Dave Eggers – “A Hologram for the King”

Hologram2Listen to A Hologram for the King on Audio CD and you’ll hear the way-cool, matter-of-fact narration by Dion Graham. Graham embodied Spero Lucas, George Pelecanos’ most recent main man, in the audio book of The Cut and, well, I think I want to line up all the books Graham has recorded and drink them all up. (I’d do nothing else for the next few years; Graham is a busy man.)

Eggers works on a larger landscape than Pelecanos’ urban crime novels. I’m not a completest in either case, but now feel compelled to go back through all of Eggers’ work—that’s how much I enjoyed A Hologram for the King even though the story is somewhat spare and the action slow. But the mind of Alan Clay, our hero, is a busy place and it’s through Alan Clay, stuck in Saudi Arabia trying to cut a deal to sell a holographic teleconferencing system, that Hologram takes place.

The sales meetings never come together. There is waiting, missed connections, dashed hopes. Alan Clay struggles to be patient. He’s a stranger in a strange land, a foreigner who doesn’t quite know the codes and rules and how to close the deal. He’s got ample experience selling brushes and bicycles but on this project everything is off kilter. Alan Clay is stuck and baffled. He wants to win and yet, just like his beloved Red Sox, fully recognizes that losing is part of the game. “They had given Alan no guarantees. The King is very busy, they told him repeatedly in emails and phone calls. Of course he is, Alan said again and again and reiterated that he was willing to meet anywhere, at the time of His Majesty’s choosing. But it was not simple like that; it was not just that the King was buys, but that his schedule changed quickly and often.” The schedule must change often “for the sake of king and kingdom” and Alan Clay is just another vendor and it could be days or weeks until it’s time to present.

He now works for Reliant, “the largest IT supplier in the world,” and he’s under contract, as a consultant. So he’s betwixt and between in many different ways, including his broken family relationships back in the United States, and he’s often trapped in a hotel that could just as easily be Arizona or Orlando. The hotel is “free of content or context, devoid of even a pattern or two of Arabic origin.”

Alan Clay tries to control events and then gives up. He gives himself over to the waiting. He befriends a driver who has spent time in the United States. He first resists and then relents to the overtures from a European woman named Hanne. He frets about the dangers of a cyst and tries his own self-care, drawing blood and drifting in a state of worry and uncertainty (yet another layer of doubt and indecision; what to do?).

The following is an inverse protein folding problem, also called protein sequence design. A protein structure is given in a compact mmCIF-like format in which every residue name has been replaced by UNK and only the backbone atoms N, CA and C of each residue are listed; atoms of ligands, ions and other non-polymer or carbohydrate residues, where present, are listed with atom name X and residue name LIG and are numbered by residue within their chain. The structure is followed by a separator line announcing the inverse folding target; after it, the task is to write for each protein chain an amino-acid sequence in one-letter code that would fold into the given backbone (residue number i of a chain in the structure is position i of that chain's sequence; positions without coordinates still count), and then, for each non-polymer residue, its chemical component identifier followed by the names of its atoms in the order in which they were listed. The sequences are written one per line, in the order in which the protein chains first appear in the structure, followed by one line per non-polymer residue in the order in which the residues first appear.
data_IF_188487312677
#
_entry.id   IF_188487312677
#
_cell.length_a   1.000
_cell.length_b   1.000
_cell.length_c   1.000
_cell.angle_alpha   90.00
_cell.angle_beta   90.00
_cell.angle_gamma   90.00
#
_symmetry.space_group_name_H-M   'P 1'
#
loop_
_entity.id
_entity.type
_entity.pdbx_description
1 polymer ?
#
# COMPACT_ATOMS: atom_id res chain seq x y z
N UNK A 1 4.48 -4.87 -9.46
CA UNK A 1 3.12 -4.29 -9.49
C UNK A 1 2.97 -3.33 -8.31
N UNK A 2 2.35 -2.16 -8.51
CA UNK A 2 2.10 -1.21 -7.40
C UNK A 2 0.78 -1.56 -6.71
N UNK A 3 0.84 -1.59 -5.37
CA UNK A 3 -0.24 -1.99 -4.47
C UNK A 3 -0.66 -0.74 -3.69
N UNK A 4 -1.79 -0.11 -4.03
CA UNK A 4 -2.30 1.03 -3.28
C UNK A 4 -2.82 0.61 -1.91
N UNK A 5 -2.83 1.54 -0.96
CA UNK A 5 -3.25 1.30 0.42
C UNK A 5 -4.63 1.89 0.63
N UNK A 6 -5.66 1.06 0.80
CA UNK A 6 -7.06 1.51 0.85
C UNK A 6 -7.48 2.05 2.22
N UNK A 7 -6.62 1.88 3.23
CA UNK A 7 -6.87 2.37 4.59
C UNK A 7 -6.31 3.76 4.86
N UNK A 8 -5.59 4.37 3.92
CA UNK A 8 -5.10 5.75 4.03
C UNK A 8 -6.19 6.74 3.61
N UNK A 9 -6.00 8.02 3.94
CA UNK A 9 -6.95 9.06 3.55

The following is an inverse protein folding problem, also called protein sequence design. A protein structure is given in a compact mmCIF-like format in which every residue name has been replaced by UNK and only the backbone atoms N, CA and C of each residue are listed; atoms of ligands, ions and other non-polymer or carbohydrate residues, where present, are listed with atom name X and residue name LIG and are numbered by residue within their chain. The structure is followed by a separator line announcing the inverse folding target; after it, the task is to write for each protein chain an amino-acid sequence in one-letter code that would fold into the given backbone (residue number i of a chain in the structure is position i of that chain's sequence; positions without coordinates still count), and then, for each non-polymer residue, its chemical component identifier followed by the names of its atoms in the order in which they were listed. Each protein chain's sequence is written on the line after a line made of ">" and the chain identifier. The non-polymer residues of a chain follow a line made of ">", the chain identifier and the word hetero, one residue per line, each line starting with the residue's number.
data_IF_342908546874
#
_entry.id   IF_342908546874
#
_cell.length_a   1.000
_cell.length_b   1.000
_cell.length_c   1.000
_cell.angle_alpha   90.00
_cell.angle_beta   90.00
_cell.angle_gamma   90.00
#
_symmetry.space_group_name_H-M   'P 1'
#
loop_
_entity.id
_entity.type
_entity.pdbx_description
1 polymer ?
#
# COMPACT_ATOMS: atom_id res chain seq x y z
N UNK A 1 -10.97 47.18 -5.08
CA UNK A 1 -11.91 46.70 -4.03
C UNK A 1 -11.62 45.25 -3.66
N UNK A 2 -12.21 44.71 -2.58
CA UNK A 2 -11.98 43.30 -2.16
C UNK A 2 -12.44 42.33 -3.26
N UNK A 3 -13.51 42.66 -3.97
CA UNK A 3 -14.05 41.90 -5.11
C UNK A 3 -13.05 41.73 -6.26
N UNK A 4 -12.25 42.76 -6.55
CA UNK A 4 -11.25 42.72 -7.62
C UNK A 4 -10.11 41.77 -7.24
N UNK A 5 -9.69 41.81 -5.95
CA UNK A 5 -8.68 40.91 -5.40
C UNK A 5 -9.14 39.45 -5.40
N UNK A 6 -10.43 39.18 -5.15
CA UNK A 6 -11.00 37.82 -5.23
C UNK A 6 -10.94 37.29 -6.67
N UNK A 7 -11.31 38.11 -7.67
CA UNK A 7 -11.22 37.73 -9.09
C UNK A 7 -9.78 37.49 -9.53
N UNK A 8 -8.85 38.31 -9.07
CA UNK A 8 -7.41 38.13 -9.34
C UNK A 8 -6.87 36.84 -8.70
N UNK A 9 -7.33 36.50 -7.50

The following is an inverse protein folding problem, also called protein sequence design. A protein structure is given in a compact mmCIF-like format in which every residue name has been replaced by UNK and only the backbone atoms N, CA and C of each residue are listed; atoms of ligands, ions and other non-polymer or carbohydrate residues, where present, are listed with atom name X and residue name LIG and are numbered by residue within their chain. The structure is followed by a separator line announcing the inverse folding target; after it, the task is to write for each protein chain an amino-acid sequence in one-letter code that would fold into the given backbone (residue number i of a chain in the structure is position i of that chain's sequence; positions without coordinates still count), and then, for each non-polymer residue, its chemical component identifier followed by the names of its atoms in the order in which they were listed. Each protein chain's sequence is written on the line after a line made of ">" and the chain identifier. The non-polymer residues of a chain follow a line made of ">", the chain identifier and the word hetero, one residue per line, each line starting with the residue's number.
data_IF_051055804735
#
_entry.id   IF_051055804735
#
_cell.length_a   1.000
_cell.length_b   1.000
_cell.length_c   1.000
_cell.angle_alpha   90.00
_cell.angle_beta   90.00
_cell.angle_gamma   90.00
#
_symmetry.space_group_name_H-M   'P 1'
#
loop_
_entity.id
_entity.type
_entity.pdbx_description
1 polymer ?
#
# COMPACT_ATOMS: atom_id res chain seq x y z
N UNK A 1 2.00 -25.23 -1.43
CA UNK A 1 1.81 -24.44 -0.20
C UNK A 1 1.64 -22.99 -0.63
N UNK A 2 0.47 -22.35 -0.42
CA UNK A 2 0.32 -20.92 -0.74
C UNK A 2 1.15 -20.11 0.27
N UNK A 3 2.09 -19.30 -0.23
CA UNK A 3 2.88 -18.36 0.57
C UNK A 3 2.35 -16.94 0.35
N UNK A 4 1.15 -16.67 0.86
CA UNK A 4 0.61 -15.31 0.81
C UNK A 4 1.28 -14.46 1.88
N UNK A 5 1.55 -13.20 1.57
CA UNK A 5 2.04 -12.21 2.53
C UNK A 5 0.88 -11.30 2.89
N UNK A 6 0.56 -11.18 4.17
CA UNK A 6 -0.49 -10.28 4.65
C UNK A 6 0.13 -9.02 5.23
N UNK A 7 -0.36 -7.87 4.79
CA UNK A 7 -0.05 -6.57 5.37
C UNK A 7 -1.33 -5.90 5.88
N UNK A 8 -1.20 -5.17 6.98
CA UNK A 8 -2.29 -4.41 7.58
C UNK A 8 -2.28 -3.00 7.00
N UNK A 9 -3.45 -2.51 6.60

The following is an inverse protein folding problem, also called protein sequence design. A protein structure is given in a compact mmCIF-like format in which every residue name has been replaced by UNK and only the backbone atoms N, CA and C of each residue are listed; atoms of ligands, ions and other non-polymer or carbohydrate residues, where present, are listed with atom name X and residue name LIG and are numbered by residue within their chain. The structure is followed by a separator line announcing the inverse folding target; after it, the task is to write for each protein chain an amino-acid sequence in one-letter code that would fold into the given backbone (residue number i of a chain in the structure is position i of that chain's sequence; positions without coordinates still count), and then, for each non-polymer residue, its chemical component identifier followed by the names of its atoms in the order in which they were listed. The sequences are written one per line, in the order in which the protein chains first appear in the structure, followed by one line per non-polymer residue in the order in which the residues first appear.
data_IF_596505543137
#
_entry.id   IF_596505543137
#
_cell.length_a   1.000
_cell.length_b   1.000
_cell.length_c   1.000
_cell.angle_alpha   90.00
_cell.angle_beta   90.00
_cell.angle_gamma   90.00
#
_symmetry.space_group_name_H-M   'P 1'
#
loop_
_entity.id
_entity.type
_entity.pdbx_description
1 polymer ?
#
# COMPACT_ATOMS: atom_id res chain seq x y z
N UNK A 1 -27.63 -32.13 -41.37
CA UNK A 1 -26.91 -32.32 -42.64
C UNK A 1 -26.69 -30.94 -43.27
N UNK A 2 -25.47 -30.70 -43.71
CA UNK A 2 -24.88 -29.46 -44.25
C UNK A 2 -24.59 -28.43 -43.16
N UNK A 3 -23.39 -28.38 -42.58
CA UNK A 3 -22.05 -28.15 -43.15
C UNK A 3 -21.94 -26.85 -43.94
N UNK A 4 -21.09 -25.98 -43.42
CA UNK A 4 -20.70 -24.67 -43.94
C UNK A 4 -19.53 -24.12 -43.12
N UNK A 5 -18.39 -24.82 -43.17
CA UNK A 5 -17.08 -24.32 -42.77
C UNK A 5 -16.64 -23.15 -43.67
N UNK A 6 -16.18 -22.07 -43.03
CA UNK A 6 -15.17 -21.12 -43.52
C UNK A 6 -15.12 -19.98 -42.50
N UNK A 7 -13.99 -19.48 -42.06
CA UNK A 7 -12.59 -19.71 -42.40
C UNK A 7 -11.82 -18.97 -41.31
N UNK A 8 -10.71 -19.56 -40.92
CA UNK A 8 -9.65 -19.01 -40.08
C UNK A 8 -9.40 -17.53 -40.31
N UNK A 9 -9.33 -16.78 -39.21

It’s as if Alan Clay is the holographic image himself and slowly, through the course of the book, it’s his personality and character that must shimmer into place and come into full focus in the new land. In order to finish the teleportation process, he needs to recalibrate all his attitudes and expectations so they fit the new environment. He must trust his surroundings and trust the natives—or anyone who knows the ropes better than he does. He is trying desperately to understand his own usefulness. “Not to consume, not to watch, but to do something for someone else that improved their life, even for a few minutes.”

Toward the end, Alan Clay encourages his driver to stop and help where a stone wall is being built and “Alan’s job is to keep the mortar from hardening, stirring it, adding water periodically, and when that was taken care of, to help find the appropriate stones to place next to the wall. The work was slow, and the language barrier made it frustrating for both sides, but Alan felt good being outside, using his arms and legs, sweating through his shirt…”

Real work, raw materials and it is Alan Clay (get it?) who must keep the mortar from hardening.

A Hologram for the King is a big swirling novel about globalization and it takes place in the very small spaces of hotel rooms, hotel room bathtubs, doctor’s offices and tents in the desert. It’s big and small at the same time. Dion Graham’s smooth narration, like a late-night jazz DJ from the early days of FM radio, grounds the story in the hot desert in a cool, inviting vibe.

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